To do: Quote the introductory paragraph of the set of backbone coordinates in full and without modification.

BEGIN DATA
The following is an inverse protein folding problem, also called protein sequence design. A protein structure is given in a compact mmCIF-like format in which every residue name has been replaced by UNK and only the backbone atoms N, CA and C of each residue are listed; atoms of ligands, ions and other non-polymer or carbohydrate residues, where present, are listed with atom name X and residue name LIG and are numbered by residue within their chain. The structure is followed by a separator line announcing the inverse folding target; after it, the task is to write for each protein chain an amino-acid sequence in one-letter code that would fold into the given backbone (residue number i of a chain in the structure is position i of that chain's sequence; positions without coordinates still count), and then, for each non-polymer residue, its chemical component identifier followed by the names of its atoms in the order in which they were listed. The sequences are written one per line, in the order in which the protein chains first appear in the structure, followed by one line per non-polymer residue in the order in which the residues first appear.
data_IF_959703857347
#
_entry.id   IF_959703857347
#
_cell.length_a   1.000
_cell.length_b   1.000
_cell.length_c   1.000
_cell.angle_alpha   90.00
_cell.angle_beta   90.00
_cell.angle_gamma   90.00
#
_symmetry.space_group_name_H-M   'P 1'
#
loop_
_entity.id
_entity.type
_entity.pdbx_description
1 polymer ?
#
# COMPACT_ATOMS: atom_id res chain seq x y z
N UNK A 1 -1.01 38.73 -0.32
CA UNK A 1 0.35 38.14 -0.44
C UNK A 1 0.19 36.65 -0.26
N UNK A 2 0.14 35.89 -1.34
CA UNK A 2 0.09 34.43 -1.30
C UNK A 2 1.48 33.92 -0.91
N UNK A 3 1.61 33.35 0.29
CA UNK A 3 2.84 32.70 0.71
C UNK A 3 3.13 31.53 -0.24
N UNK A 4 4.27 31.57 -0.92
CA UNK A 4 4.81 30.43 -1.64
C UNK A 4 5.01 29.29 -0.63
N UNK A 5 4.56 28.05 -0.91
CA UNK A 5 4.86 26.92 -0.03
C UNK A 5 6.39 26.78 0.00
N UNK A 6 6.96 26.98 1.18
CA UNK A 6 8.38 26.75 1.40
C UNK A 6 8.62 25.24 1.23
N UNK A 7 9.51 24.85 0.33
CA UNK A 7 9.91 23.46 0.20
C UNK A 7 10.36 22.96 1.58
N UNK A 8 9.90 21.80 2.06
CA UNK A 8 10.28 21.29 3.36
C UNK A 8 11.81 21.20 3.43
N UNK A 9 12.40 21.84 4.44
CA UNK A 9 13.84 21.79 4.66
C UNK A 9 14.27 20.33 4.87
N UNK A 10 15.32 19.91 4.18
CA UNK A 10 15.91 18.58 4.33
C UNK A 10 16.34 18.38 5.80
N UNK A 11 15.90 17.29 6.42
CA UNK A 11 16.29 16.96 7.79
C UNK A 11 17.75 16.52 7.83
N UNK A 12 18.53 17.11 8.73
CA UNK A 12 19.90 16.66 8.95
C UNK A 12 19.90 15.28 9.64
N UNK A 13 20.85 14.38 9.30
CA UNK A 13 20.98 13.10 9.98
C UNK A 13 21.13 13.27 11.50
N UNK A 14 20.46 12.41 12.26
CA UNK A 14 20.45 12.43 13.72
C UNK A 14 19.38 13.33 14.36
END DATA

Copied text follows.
The following is an inverse protein folding problem, also called protein sequence design. A protein structure is given in a compact mmCIF-like format in which every residue name has been replaced by UNK and only the backbone atoms N, CA and C of each residue are listed; atoms of ligands, ions and other non-polymer or carbohydrate residues, where present, are listed with atom name X and residue name LIG and are numbered by residue within their chain. The structure is followed by a separator line announcing the inverse folding target; after it, the task is to write for each protein chain an amino-acid sequence in one-letter code that would fold into the given backbone (residue number i of a chain in the structure is position i of that chain's sequence; positions without coordinates still count), and then, for each non-polymer residue, its chemical component identifier followed by the names of its atoms in the order in which they were listed. The sequences are written one per line, in the order in which the protein chains first appear in the structure, followed by one line per non-polymer residue in the order in which the residues first appear.